VETO: Student gov. denies conservative group funding to host Heather Mac Donald
- The student government at Trinity University refused funding for a conservative group’s event after noting that the speaker criticizes universities’ focus on diversity.
- While the student body president stated that the decision should not be based on content, he changed his tune after a remark made by the dean of students.
The student government at Trinity University unanimously voted against funding for a speaker event hosted by a conservative group, taking issue with the content the speaker planned to present.
Mac Donald is the author of The Diversity Delusion: How Race and Gender Pandering Corrupt the University and Undermine Our Culture.
“[The speaker event] is a big budget, and there are certain aspects of this request that I am worried about,” Trinity University president Ty Tinker said in an SGA meeting, audio of which was obtained by Campus Reform.
Tinker noted that details about the content being presented at the event were not requested of any other group applying for funding.
But Trinity Dean of Students David Tuttle made a “clarification,” suggesting that the SGA should analyze content because “there are some things that might seem so egregious” and Tinker subsequently stated that the SGA should make a decision based on content.
“I am concerned about [Mac Donald] coming to campus,” one of the senators proceeded to say, citing Mac Donald’s criticism of university diversity and inclusion offices.
“The possibility of that criticism without any kind of possibility for discussion on [Mac Donald’s criticism of diversity and inclusion offices], I think that’s very dangerous and I have problems with this specifically because I don’t think that it upholds Trinity’s pillars. I don’t think that the discussion would contribute to the community, ” she said.
One senator said that if Mac Donald is "going to come to our campus and tell us that, like, campus rape culture isn’t a thing, I think that would make a lot of people on this campus feel unsafe” while another said that inviting the Manhattan Institute scholar is “the equivalent of inviting a climate change denier."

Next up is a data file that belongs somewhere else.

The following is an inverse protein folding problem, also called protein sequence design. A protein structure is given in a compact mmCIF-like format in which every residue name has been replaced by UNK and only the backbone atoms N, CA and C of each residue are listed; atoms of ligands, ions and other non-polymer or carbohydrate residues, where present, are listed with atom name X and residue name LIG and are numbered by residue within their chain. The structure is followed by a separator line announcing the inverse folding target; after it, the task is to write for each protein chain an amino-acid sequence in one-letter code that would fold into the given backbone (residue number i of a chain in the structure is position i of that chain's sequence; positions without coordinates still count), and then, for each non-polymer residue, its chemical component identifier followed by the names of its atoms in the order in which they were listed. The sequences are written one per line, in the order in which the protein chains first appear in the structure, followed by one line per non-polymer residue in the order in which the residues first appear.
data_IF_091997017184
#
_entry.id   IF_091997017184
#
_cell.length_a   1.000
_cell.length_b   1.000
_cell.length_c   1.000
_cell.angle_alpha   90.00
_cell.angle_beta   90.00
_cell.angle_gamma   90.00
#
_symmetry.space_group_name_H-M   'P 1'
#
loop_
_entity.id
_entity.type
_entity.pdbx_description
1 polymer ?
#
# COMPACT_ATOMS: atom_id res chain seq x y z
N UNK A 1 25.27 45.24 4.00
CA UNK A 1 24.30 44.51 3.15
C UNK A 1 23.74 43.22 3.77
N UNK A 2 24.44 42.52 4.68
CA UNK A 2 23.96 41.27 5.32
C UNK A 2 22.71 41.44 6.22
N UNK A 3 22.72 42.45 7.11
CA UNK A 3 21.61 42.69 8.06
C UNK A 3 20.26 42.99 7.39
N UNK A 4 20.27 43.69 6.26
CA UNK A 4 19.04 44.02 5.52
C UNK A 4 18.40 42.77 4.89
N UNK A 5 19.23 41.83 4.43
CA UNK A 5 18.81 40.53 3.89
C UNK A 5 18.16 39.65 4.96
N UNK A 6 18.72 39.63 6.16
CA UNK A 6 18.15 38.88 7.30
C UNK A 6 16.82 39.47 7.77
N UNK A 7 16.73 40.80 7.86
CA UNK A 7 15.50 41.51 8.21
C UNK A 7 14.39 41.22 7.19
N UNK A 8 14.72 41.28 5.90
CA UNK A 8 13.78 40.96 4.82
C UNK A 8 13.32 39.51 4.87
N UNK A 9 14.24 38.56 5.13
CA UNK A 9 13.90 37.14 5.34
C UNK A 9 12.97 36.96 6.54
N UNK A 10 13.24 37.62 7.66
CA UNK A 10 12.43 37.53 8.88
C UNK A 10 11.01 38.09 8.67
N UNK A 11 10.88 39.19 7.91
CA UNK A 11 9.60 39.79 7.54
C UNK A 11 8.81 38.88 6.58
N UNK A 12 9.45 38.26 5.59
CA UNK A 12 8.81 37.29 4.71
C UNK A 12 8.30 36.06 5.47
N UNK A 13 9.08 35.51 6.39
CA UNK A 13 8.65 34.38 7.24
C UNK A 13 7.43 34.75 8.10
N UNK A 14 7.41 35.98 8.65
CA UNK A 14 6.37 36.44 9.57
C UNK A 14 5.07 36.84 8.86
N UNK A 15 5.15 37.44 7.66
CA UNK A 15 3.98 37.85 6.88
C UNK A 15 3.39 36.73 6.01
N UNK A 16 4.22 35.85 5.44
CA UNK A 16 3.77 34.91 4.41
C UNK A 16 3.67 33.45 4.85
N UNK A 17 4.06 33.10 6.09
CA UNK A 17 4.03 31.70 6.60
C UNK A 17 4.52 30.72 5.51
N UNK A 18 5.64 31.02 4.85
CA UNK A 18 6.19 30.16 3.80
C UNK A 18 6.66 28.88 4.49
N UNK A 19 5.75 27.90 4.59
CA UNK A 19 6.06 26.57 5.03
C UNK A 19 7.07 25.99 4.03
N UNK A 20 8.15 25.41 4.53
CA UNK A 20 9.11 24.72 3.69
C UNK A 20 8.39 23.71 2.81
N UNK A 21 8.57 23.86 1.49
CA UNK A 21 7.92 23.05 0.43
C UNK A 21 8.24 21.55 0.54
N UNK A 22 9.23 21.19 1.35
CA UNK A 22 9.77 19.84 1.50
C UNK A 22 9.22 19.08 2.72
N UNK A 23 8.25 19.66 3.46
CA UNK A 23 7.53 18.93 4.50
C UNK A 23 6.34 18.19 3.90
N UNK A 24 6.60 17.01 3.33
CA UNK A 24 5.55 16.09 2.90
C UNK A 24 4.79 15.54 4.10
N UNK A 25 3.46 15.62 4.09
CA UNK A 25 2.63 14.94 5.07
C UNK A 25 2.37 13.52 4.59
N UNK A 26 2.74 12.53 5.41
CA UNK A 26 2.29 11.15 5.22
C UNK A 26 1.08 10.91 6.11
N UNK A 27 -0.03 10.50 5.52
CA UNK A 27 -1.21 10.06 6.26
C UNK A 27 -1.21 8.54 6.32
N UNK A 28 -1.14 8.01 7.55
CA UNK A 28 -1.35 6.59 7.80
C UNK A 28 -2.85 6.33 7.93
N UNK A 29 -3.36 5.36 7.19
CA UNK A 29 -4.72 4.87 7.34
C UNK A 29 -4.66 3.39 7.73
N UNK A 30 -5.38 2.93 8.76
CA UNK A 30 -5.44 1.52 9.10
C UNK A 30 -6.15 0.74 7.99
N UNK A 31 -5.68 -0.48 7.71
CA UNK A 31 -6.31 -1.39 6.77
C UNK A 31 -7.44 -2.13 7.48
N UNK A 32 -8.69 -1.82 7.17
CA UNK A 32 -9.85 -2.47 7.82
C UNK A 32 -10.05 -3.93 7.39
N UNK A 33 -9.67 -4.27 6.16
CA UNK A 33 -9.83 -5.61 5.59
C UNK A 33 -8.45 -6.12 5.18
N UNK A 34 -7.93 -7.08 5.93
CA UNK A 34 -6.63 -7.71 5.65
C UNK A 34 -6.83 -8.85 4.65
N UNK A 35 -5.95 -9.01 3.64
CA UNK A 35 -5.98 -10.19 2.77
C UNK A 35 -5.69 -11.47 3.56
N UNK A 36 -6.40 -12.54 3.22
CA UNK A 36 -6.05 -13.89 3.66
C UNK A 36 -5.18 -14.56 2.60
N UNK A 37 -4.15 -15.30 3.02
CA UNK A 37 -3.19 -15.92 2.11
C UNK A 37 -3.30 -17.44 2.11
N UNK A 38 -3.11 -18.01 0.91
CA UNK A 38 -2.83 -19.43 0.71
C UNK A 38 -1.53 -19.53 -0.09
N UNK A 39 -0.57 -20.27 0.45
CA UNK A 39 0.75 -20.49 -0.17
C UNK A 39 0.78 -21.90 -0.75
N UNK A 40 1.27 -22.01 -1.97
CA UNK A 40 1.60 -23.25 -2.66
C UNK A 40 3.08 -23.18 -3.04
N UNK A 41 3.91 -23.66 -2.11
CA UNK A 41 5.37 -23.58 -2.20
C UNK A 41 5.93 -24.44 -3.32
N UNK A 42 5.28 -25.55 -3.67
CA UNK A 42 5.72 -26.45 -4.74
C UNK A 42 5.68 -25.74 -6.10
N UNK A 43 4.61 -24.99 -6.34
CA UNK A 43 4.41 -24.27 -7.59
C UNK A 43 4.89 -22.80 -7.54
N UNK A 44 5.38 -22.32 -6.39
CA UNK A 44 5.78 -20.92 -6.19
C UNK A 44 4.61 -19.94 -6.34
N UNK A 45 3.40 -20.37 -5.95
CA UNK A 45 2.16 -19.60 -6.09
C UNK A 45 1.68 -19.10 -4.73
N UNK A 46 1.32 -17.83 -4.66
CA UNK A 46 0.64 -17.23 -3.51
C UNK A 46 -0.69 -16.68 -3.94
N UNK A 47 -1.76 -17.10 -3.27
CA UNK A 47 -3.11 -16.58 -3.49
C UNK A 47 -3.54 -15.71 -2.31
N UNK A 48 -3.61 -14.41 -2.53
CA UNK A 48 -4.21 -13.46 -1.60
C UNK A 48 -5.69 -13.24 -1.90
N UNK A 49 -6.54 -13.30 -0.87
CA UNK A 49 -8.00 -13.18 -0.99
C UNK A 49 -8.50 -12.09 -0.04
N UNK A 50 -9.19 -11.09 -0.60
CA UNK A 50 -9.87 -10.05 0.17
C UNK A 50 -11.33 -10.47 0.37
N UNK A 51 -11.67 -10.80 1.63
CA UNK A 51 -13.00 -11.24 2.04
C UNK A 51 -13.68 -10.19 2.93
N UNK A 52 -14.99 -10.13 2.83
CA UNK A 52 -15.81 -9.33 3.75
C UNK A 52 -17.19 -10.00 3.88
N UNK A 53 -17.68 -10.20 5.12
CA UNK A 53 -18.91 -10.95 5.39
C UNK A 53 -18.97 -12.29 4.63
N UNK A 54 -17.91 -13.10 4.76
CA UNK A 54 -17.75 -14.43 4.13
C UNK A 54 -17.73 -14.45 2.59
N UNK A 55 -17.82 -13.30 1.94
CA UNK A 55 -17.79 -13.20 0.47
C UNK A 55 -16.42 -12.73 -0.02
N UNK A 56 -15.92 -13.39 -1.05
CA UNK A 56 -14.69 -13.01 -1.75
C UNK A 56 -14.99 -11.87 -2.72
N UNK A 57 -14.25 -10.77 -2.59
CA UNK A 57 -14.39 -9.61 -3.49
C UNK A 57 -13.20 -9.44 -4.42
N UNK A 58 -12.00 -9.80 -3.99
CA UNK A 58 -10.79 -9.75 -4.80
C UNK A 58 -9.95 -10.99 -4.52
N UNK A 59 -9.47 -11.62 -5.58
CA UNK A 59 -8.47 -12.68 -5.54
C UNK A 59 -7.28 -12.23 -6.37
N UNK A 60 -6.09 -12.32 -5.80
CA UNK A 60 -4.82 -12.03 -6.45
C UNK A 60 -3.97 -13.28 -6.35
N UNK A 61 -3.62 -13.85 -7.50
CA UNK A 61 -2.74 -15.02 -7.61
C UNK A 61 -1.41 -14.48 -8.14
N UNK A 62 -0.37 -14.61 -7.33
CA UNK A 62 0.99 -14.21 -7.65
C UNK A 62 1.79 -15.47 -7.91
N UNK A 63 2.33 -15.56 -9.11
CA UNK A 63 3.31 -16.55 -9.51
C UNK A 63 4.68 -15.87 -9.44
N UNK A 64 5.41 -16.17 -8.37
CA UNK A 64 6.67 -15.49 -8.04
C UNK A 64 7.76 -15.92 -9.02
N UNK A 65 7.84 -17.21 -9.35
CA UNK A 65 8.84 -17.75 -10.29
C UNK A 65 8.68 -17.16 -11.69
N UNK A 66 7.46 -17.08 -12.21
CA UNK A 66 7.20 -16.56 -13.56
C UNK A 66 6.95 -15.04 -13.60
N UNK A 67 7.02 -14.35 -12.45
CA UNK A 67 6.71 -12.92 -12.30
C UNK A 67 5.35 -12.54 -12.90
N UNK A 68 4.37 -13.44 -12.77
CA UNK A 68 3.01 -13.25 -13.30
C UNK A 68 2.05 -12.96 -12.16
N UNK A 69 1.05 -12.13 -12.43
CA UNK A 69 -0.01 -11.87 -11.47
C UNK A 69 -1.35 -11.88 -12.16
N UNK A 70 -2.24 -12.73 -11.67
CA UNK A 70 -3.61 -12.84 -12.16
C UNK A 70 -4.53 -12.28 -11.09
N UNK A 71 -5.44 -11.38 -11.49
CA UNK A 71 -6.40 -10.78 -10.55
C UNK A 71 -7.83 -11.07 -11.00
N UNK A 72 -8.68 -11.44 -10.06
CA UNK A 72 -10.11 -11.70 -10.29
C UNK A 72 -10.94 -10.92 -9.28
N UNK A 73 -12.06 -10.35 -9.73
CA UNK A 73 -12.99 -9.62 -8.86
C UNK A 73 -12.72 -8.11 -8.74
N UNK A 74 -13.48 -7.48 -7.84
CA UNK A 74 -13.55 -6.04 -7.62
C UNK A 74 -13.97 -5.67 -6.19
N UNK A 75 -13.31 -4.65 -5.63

“It is quite ironic that YCT tried to bring Heather Mac Donald to talk about how college campuses need to be more open-minded and tolerant, only to be denied funding by Trinity’s SGA because the SGA did not want her point of view on campus,” YCT chapter president Julia Westwick told Campus Reform.
“Despite one or two statements of concern about the budget, Trinity SGA’s discussion made it clear their reason for denying YCT the funding was because of the viewpoint of the speaker,” Westwick continued. “This was a blatant case of viewpoint discrimination; the senators did not even bother trying to hide it.”
Westwick also stated that the SGA made it known that speakers and students “who do not bow down to the culture of race and gender pandering are not welcome on campus,” claiming that the SGA is supposed to represent the student body, but attempts to silence conservatives.
Trinity University and its SGA did not respond to a request for comment in time for publication.
YCT has faced push back not only at Trinity University, but also at the University of North Texas.
Campus administration has told the school’s YCT chapter to leave on several occasions while tabling and that it was “soliciting,” even when greeting people on Constitution Day and accepting sign-ups, according to the Texas Scorecard.
“Our freedom of speech is under fire, with rumors that the Student Government Association is looking to put policies in place that would essentially revoke the free speech rights that were reaffirmed to public universities through the passage of Senate Bill 18—which YCT representatives gave supportive testimony for at the Senate hearing—and Trump’s executive order,” UNT student and YCT chairwoman Kelly Neidert wrote for the publication.
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